A peek, any peek, into Nigeria`s difficult history as a country would immediately betray that there are those, many of them in fact, who have contributed in no small measure to complicating the Nigerian story.
Spread across military and civilian circles almost in equal measure, whenever Nigeria`s book of woes will be opened, these men and women will no doubt get dishonorable readings for their misdeeds.
However, it appears that as time has taken its toll on some of these men and women, the tendency to whitewash their actions and make them less undesirable and more presentable than they can ever be has become appealing to many who revel in drawing perverse parallels.
Ibrahim Badamasi Babangida was Nigeria
s military president from 1985 to 1993, a period in which Nigeria found out that like an onion bulb, darkness can have many layers. He became military president of Nigeria after he deposed Muhammadu Buhari in a palace coup d’état. It was under Babangidas watch as military president that some of the worst atrocities committed against Nigeria and Nigerians were committed with reckless abandon and even glee.
Many argue that it was under Babangida, in the time colloquially known as the Babangida Era, that the political culture of corruption which today stands deeply embedded in the country really blossomed.
Executions and assassinations were also hot commodities during the Babangida era. Having survived two coup d`etat attempts, he had no qualms ordering the 1985 execution of Mamman Vatsa and the 1991 execution of Gideon Orkar. Under Babangida, hundreds of soldiers also went on trial.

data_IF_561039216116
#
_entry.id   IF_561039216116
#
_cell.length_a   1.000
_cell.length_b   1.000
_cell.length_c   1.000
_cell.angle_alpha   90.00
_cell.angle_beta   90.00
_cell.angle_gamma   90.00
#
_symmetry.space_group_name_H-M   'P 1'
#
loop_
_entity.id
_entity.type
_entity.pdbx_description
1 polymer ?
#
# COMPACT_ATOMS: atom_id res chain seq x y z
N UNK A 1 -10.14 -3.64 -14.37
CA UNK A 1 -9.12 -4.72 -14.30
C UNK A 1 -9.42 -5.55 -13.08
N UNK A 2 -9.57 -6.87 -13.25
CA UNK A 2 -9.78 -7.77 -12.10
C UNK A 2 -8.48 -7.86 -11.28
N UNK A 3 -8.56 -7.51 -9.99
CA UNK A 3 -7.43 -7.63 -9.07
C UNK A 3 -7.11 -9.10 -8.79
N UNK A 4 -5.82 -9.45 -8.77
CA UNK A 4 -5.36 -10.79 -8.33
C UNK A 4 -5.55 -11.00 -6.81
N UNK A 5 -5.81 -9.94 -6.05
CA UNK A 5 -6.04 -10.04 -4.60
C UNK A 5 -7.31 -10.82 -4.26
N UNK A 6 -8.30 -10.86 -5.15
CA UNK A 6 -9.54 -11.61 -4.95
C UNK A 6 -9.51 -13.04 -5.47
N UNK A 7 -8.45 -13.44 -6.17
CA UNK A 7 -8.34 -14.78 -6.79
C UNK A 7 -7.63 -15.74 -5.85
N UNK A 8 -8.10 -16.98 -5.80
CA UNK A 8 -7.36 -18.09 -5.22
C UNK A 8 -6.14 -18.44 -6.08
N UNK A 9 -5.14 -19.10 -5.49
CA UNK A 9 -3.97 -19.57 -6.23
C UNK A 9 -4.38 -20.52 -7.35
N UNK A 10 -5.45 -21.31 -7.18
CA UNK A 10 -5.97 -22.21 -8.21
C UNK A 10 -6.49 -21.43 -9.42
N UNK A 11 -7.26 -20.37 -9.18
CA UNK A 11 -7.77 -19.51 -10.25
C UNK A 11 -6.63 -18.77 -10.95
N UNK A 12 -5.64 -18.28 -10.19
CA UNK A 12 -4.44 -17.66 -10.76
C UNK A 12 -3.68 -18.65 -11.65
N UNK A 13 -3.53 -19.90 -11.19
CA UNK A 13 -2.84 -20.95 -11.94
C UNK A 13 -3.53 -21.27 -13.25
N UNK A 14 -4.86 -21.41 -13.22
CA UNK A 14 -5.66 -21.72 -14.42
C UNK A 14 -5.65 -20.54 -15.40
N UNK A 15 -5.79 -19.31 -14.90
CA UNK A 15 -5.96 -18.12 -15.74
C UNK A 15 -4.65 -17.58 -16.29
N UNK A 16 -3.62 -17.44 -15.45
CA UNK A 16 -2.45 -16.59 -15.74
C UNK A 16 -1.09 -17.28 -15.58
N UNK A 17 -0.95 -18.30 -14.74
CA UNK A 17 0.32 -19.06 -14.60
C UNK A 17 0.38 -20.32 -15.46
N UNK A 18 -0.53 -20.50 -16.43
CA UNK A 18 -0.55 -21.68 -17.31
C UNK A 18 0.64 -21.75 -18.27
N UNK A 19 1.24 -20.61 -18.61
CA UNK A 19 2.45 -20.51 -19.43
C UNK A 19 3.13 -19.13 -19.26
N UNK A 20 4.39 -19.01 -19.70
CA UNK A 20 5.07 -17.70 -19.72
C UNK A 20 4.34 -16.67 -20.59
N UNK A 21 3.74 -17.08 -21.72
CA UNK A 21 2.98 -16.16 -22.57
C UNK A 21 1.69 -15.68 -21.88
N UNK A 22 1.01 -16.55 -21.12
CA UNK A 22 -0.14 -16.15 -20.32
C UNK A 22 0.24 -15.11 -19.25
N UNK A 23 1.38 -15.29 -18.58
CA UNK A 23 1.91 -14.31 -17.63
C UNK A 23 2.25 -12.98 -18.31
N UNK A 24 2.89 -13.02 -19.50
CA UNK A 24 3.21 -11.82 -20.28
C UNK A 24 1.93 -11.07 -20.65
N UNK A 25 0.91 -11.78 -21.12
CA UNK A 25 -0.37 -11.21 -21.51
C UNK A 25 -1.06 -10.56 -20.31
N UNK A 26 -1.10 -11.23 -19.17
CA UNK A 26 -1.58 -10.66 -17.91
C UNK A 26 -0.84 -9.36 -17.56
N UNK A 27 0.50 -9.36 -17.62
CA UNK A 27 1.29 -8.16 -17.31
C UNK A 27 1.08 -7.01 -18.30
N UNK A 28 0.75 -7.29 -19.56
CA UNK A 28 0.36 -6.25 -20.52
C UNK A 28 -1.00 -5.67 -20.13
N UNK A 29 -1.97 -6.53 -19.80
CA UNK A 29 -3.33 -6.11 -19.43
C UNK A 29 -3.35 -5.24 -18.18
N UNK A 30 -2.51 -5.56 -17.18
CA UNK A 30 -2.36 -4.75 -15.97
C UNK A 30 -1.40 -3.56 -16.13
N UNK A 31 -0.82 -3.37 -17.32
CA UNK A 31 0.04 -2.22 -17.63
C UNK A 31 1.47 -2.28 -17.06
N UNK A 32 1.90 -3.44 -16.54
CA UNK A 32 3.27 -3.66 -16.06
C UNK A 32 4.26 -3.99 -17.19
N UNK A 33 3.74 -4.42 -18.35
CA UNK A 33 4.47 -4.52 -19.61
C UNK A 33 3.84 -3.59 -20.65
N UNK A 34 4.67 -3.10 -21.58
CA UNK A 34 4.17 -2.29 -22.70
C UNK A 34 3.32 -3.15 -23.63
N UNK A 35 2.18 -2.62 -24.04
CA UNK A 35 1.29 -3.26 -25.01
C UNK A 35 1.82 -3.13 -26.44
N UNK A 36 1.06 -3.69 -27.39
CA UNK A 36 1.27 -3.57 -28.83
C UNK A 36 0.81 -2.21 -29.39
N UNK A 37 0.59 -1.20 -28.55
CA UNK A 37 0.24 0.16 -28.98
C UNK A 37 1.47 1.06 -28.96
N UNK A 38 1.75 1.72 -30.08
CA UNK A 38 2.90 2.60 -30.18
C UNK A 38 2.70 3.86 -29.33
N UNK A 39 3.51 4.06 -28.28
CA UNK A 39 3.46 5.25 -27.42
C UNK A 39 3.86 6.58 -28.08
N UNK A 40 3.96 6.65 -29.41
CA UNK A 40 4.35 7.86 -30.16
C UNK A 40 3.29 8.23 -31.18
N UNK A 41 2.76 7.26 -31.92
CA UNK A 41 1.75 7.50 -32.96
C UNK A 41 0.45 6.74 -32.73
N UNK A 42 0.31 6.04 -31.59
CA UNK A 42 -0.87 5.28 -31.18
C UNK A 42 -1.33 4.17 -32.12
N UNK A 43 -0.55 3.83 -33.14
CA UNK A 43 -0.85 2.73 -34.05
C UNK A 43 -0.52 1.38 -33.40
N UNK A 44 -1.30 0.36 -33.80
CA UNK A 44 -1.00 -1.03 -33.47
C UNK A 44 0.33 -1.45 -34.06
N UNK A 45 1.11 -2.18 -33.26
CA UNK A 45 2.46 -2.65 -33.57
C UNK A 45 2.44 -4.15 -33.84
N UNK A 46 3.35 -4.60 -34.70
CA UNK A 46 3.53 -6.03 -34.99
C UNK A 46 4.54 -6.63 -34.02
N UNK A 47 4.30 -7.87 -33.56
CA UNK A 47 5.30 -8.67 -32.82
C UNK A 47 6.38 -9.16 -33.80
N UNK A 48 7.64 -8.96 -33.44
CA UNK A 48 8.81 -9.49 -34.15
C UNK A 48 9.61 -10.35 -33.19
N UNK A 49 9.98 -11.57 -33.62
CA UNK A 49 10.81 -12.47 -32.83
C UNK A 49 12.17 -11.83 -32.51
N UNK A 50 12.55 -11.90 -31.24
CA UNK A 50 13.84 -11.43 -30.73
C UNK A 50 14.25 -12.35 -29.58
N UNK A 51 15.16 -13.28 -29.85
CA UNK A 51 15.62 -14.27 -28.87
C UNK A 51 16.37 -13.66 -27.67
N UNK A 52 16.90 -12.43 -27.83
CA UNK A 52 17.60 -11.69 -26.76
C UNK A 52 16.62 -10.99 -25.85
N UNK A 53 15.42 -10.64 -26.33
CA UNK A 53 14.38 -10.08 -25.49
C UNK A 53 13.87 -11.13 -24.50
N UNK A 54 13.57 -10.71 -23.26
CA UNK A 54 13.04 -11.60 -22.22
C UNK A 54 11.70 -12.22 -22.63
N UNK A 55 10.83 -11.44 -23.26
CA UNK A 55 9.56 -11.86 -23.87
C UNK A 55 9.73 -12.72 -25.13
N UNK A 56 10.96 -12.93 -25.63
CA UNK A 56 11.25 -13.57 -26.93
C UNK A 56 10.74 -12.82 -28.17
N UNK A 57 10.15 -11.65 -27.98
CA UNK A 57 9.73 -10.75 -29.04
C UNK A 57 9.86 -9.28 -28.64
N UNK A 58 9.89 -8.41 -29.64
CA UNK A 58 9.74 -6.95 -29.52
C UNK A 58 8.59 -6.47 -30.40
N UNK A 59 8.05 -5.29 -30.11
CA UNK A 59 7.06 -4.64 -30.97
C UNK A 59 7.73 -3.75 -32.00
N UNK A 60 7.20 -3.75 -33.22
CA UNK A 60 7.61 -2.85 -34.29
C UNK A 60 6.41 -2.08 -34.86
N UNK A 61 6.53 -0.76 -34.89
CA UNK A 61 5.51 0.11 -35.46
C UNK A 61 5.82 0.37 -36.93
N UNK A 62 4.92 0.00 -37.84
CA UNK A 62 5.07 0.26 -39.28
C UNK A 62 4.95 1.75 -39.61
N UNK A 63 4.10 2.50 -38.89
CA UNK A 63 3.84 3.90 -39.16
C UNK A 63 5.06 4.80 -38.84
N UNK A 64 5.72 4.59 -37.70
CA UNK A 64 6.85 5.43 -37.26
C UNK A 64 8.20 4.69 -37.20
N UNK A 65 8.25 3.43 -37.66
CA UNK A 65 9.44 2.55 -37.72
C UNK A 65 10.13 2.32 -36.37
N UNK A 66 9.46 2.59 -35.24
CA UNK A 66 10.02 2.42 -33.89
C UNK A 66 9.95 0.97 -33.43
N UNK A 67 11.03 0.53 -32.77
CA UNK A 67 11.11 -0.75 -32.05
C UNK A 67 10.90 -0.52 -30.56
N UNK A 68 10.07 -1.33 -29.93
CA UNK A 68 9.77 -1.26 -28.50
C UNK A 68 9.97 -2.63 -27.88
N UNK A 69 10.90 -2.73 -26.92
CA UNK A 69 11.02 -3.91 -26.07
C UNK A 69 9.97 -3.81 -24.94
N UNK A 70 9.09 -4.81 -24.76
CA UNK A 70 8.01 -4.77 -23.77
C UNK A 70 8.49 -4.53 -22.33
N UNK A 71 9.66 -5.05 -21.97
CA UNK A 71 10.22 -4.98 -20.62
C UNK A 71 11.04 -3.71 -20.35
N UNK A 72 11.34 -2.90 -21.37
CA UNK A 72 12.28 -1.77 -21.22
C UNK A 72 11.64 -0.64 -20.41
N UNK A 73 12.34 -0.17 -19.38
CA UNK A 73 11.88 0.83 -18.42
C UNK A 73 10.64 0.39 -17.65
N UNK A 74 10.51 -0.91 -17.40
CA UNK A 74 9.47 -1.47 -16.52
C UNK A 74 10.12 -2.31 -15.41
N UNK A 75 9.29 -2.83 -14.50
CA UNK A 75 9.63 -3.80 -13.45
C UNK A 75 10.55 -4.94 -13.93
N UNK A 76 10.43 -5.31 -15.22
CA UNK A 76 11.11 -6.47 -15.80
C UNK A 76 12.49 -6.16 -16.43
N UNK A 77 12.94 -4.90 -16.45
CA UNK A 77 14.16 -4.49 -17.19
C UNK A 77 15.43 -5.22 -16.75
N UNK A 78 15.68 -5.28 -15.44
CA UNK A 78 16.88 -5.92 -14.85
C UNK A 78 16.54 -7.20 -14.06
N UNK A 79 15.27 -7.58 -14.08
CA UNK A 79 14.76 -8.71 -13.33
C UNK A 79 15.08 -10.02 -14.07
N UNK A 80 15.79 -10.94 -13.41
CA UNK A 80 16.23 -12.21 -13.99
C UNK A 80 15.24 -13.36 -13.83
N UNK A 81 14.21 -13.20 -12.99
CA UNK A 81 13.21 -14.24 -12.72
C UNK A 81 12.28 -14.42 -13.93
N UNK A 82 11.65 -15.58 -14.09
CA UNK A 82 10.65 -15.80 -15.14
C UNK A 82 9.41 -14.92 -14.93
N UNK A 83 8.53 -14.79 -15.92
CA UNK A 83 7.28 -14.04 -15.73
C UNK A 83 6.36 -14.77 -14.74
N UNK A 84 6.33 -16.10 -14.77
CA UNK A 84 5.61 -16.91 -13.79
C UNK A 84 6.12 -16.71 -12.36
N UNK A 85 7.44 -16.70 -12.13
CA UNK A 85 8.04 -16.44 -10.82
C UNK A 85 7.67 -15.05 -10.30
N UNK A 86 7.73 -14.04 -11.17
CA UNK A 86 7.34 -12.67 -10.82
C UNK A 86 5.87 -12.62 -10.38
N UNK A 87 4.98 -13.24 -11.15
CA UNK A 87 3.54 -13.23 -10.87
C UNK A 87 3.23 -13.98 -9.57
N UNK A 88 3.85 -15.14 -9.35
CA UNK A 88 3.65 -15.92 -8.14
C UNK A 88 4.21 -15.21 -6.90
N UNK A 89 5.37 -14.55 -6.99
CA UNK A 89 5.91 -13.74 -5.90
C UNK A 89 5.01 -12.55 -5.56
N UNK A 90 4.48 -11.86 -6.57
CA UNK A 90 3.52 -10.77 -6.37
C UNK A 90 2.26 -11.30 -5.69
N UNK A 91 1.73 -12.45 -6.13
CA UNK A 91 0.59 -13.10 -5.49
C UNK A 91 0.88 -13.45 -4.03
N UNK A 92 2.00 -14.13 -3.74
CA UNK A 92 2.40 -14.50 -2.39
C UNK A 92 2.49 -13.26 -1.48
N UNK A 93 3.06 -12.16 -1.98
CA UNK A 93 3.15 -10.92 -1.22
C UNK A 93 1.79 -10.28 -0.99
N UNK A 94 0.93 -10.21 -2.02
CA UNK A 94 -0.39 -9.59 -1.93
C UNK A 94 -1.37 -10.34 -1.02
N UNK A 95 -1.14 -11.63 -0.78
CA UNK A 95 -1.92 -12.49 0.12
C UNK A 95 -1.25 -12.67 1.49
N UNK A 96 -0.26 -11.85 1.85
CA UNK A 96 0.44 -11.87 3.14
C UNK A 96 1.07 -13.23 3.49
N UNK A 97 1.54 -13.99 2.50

But it was not just soldiers. On October 19, 1986, Dele Giwa, a Nigerian journalist, Editor and founder of Newswatch magazine was killed by a parcel bomb in his home at Ikeja, Lagos, while in his study. The assassination occurred two days after he had been interviewed by State Security Service officials. The assassination has never been solved but not a few Nigerians agree that it was sanctioned by the state of which Babangida was head at the time. In 2001, Babangida refused to testify before a national human rights commission about the murder, passing up in the process an opportunity to clear his name once and for all.
In 1993, at historic national polls, Moshood Abiola swept to victory. But he was never to become President of the country. It was yet under Babangida that the election was annulled.
Under Babangida`s iron fist, dozens of activists and journalists spent years in detention under horrific conditions.
Yet, in spite of this seemingly endless list of atrocities conceived, hatched and executed under Babangida
s watch as military president, there are many who consider him a hero. These people, wading in the pool of ignorance they have deliberately muddied, have argued that Babangida is a hero for the way his coup detat succeeded in unseating Muhammadu Buhari who was then military president of the country.
Those who have been peddling this extremely reprehensible and laughable line of thought on social media and elsewhere have argued that given how low the country had sunk under Muhammadu Buhari by 1985, Babangida`s palace coup of 1985, which opened the door to an era during which some of the deepest wounds on the conscience of Nigeria was inflicted, was an act of grace for Nigeria. This line of argument is shocking to say the least.
Nigeria may be at an all-time low given the failed promises of a government that whitewashed all its principal actors while successfully brainwashing Nigerians to vote for it not once but twice.
If the mistakes of the past are to be corrected, the correction will not be by the hands of those who don mendacity, mischief and even malice like garbs.
Babangida remains who he is for all that happened to Nigeria under his watch. Buhari remains who he is for all that is happening to Nigeria under his watch. Between them, there may be plenty villains but there is certainly no hero.